Other Injectable Medications
There are several health conditions in which your providers will administer biologic agents for the purpose of controlling inflammation. For example, rheumatoid arthritis, inflammatory bowel disease and psoriasis are all conditions where your doctor may prescribe an injectable biologic drug.
The benefit, of course, to having medications fall under Medicare Part B is that Part B covers them at 80% after you have first satisfied the small annual Part B deductible. Many beneficiaries have Medigap plans in place that will cover the other 20%, leaving you nothing out-of-pocket after your deductible.
While there are 10 different Medigap plans to choose from, the vast majority of Medicare beneficiaries enroll in Medicare supplement plans F, G, or N. All three of these plans cover the 20% Part B coinsurance. Beneficiaries enrolled in Plan N, however, are responsible for excess charges if their doctor is a non-participating Medicare doctor.
Medicare Part B Prescription Rules
The main rule when it comes to Part B drugs is that someone else is administering them to you. If you administer a medication to yourself, even in an outpatient or hospital observation setting, then those drugs will usually fall under Part D.
Knowing this may help you to see why it’s important to enroll in Medicare Part D if you have no other drug coverage, even if you don’t currently take any medications. You never know when you’ll need a new prescription and you can only join Part D plans at certain times of year.
Medicare Part D Prescription Rules
Part D is an entire program that was designed to help Medicare beneficiaries afford outpatient medications. Although the program is voluntary, Medicare will penalize you for late enrollment if you fail to enroll when you are first eligible and have no other creditable coverage.
For a drug to be covered by Part D, it must meet the following conditions:
- Not covered under Medicare Part A or B
- Approved by the Food and Drug Administration
- Only available with a prescription
- Used and sold here in the United States
- Must be used for a medically accepted reason
- Must appear on your plan’s Part D formulary or you must obtain approval via the drug exceptions process.
Despite these rules, the Part D program covers a vast array of medications and there are a number of drugs that Medicare requires all Part D plans to include in their formularies. This includes anti-seizure medications, anti-psychotic medications, antidepressants, anticonvulsants, self-administered immunosuppressive drugs and medications to treat HIV or AIDs.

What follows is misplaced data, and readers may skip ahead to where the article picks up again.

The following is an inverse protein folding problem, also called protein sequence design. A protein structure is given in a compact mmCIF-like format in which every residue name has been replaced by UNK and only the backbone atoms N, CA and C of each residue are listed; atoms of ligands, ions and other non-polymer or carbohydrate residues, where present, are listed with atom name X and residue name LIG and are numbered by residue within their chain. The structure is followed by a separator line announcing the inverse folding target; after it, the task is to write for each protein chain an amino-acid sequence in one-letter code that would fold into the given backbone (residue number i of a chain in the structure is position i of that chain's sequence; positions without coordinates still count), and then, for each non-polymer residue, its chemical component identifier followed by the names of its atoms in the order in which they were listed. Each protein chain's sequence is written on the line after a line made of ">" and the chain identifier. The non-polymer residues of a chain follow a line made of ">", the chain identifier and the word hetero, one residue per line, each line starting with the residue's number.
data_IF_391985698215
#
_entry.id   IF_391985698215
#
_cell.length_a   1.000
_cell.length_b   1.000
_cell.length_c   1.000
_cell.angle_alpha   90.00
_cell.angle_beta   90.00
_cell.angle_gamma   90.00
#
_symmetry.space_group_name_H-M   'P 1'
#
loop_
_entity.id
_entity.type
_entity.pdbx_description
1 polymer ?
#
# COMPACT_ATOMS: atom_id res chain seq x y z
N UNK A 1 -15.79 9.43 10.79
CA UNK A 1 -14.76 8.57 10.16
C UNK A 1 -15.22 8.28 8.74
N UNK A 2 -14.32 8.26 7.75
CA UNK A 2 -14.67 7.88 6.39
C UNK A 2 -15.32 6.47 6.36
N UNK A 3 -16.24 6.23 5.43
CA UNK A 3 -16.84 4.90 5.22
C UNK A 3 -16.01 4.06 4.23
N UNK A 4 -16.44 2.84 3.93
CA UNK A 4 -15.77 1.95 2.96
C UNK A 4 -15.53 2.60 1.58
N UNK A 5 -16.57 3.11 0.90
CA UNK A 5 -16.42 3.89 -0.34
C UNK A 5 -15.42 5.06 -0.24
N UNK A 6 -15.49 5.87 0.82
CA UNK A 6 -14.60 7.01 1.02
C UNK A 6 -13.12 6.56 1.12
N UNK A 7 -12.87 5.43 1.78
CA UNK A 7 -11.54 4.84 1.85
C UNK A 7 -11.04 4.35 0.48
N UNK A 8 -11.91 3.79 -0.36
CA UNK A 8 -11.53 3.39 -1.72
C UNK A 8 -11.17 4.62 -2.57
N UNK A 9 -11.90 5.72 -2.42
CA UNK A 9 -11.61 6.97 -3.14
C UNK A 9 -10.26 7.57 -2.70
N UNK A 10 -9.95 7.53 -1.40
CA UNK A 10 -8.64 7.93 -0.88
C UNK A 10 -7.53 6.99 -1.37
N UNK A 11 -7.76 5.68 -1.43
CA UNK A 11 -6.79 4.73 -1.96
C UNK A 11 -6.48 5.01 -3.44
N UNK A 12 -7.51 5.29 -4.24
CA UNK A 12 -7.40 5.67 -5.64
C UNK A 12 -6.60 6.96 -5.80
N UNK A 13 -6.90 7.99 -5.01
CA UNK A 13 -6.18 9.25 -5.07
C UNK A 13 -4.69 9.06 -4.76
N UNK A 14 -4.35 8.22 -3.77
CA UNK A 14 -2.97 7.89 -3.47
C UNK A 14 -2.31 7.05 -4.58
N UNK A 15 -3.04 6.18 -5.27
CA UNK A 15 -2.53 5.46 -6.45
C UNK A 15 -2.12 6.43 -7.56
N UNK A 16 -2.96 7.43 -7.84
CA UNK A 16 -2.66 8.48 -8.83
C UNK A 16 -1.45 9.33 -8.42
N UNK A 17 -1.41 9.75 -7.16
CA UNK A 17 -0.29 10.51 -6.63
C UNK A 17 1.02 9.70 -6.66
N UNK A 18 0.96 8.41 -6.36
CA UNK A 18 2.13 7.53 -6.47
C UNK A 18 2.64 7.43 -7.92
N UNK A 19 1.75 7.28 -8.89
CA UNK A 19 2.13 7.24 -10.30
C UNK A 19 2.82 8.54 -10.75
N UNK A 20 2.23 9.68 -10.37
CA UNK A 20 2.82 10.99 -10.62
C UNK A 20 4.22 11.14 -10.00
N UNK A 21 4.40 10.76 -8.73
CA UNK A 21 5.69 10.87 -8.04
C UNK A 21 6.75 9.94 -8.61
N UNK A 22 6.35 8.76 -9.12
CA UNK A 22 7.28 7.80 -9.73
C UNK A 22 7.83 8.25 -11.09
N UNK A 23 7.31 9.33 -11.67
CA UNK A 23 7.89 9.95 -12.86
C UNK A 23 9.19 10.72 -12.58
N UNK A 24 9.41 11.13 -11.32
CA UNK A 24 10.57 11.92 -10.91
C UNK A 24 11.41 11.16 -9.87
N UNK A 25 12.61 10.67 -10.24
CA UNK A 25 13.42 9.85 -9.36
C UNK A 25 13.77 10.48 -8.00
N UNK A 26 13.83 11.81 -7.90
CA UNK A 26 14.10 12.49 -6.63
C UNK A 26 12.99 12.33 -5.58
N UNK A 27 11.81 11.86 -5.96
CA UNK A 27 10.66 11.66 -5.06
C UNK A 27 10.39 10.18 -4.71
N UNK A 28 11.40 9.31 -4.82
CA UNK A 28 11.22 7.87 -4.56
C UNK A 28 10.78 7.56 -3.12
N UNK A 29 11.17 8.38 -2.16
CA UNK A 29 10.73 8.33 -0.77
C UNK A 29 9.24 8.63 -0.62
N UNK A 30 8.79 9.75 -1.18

Each Part D plan must also include at least two medications in each therapeutic class. This is so that if you develop a new illness mid-year, there will be covered medications that your doctor can prescribe.
Some types of drugs are not covered under Medicare Part D at all. Some examples would be drugs for weight loss or gain, drugs for relief of colds or coughs, drugs for cosmetic reasons or hair growth and most vitamins and minerals. Part D also does not cover erectile dysfunction medications unless your doctor has prescribed the for FDA-approved treatment of a condition other than erectile dysfunction.
A Word about Medicare Advantage Plans
Some Medicare beneficiaries choose to enroll in a Part C Medicare Advantage plan instead of Original Medicare. Rest assured that if you have one of these plans, they must cover all the same services as Original Medicare.
So, the same drugs that fall under Part B on Original Medicare must be covered by your Medicare Advantage plan. However, your cost-sharing or co-insurance for these medications may vary by plan, so you’ll always want to consult the plans Summary of Benefits to determine how the plan covers Part B drugs and what you’ll be expected to pay as your share.
Many Medicare Advantage plans also include a built-in Part D drug plan. This means that if you take outpatient medications, you should review the plan’s list of covered outpatient medications, called a formulary, before you enroll in the plan.